Once available, those S2 bindings could be also useful in other Python libraries, e.g., for building Xarray compatible geographic indexes. This is already supported by xoak (GitHub - xarray-contrib/xoak: xarray extension that provides tree-based indexes used for selecting irregular, n-dimensional data.) and pys2index (GitHub - benbovy/pys2index: Python/NumPy compatible geographical index based on s2geometry), although with very limited functionality.

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can DGGS indexing systems be used/integrated with xarray semantics?

Once the Xarray explicit indexes refactor is complete, it should be pretty straightforward to do so.

See

Really great post @allixender! I personally think that we will all be using these sorts of grids in 10 years. The challenge is adapting our analysis software so that the user experience is as seamless as it is with rectangularly gridded data.

Let me bring in a modeling perspective. Many modern GCMs, such as MPAS, are using similar mesh based on icosahedral tessellation of the sphere. Here is a great visualization from https://github.com/dengwirda/jigsaw-geo-python:

Within the Pangeo-verse, @clyne, @erogluorhan, and other has been developing the uxarray project:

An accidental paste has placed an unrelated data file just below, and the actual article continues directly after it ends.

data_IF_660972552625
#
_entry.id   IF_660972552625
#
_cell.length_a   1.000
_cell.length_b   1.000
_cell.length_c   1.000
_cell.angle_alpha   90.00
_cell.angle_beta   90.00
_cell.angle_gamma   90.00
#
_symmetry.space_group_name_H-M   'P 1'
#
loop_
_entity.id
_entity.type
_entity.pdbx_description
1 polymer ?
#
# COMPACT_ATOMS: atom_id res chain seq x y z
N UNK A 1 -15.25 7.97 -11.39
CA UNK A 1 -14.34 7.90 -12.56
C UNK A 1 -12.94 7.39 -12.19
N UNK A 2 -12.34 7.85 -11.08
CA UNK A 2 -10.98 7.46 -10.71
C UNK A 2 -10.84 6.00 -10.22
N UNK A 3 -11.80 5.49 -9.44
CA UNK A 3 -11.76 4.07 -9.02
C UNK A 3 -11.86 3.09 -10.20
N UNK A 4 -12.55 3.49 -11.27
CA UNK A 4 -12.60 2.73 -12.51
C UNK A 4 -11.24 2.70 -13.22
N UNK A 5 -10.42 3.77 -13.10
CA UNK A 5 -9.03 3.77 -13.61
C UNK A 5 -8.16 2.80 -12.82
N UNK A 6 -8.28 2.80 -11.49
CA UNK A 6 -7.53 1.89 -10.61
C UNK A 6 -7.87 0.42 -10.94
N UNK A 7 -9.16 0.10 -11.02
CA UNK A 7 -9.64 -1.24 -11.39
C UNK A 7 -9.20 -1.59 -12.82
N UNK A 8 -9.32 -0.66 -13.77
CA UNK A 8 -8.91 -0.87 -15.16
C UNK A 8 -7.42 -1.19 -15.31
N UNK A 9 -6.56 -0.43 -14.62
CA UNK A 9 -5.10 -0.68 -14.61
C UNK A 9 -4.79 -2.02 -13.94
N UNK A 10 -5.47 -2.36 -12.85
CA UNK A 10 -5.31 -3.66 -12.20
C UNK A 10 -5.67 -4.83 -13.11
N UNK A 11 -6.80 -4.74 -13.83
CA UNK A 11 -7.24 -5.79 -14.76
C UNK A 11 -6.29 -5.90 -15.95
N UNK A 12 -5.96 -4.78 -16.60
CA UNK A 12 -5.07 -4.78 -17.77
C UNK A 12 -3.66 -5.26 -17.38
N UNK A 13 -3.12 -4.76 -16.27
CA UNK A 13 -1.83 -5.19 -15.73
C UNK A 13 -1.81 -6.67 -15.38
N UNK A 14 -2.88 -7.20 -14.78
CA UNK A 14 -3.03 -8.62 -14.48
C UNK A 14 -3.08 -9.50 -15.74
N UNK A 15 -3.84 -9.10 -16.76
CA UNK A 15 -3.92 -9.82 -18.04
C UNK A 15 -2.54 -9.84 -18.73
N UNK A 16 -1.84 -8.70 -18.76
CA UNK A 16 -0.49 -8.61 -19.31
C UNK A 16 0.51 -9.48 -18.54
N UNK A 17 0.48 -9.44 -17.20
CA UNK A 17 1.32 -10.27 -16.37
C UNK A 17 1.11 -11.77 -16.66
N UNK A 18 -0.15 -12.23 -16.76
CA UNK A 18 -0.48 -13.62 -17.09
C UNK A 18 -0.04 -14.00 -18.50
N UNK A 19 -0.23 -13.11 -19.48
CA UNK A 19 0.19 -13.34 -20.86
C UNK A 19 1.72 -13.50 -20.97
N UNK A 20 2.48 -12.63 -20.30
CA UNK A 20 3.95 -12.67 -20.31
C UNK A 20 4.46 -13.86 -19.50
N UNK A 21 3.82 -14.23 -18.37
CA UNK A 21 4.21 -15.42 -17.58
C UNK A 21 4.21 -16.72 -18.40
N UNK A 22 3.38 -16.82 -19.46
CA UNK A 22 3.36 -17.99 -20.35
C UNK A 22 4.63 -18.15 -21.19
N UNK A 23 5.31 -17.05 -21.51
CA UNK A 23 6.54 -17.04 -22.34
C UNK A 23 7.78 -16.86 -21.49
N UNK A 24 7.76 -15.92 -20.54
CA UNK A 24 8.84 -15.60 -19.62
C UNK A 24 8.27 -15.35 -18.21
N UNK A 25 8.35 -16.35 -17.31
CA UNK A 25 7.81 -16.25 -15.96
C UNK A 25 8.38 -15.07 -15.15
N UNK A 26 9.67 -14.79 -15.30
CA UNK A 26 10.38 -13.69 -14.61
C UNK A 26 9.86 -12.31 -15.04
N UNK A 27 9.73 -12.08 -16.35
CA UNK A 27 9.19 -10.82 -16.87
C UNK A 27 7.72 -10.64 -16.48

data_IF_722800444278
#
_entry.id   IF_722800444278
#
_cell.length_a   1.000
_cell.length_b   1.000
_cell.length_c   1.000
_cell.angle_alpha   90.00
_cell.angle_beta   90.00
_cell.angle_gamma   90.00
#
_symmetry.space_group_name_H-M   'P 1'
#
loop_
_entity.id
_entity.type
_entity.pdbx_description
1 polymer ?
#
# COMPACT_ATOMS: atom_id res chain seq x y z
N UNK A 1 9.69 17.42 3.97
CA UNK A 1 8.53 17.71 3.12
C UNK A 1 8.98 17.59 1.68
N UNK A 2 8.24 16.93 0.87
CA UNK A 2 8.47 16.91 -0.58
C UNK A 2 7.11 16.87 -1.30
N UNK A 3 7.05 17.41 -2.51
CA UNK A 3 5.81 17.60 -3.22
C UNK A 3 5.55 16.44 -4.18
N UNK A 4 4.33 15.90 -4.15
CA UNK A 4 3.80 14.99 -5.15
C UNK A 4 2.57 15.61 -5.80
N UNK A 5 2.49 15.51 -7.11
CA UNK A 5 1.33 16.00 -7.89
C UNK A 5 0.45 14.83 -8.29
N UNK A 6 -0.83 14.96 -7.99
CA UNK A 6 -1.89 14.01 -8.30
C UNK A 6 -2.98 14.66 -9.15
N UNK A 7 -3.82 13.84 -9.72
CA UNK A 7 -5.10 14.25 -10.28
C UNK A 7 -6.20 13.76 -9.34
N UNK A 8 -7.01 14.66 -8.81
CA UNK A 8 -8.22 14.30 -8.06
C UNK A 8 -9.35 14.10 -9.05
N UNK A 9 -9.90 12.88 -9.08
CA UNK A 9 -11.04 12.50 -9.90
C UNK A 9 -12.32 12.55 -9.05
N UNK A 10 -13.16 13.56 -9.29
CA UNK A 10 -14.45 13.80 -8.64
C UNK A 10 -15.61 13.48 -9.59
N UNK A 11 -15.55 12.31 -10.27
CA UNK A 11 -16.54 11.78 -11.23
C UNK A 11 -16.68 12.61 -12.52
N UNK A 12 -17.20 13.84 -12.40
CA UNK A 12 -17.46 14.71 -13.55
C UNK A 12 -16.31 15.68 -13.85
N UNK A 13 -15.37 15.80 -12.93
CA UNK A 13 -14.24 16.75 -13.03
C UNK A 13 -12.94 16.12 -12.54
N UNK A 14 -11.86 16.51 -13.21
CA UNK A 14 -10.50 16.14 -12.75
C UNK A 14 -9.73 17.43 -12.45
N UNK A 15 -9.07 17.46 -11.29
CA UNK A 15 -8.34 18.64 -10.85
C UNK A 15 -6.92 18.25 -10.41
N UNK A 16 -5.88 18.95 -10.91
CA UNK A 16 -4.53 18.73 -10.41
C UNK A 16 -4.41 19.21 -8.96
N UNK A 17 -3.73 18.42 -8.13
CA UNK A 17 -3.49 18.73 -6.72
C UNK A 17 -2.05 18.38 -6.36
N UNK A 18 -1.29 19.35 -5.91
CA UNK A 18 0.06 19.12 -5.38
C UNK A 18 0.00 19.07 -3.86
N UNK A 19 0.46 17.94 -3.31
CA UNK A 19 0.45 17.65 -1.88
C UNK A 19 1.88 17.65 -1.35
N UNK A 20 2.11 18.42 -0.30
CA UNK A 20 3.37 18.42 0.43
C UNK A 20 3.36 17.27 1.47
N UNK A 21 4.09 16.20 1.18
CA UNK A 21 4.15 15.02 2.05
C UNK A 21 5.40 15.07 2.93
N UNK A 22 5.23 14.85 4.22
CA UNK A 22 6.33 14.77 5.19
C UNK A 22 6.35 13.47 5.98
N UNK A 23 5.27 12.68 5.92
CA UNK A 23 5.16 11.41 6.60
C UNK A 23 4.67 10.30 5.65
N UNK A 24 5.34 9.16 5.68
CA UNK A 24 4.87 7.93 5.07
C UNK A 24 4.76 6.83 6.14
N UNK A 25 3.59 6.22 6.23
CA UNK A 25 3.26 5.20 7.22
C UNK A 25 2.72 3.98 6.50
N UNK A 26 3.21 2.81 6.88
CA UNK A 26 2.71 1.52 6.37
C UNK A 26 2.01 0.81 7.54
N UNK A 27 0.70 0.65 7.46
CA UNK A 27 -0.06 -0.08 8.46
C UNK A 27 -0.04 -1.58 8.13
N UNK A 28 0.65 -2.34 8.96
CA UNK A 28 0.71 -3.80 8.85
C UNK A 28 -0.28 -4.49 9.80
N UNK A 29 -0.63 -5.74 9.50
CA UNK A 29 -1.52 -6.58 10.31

whose goal is to make xarray work better with such meshes. They are currently seeing feedback on their proposed API.


My question is this: how much of the functionality needed for DGGS is similar / the same as required for icosahedral GCM grids?

If there is a lot of overlap, maybe we can leverage many of the same software elements.

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Awesome, thanks for the heads-up on this! I’ll definitely keep an eye towards the outcome of this work.

Just a quick followup: UXarray is a component of the Project Raijin effort, whose goals are to produce and support Python tools for the analysis and visualization of unstructured grids, primarily those arising from global weather and climate models. If this work can benefit both the DGGS communities and Raijin’s target Earth System Modeling communities, well that would just be terrific :slight_smile: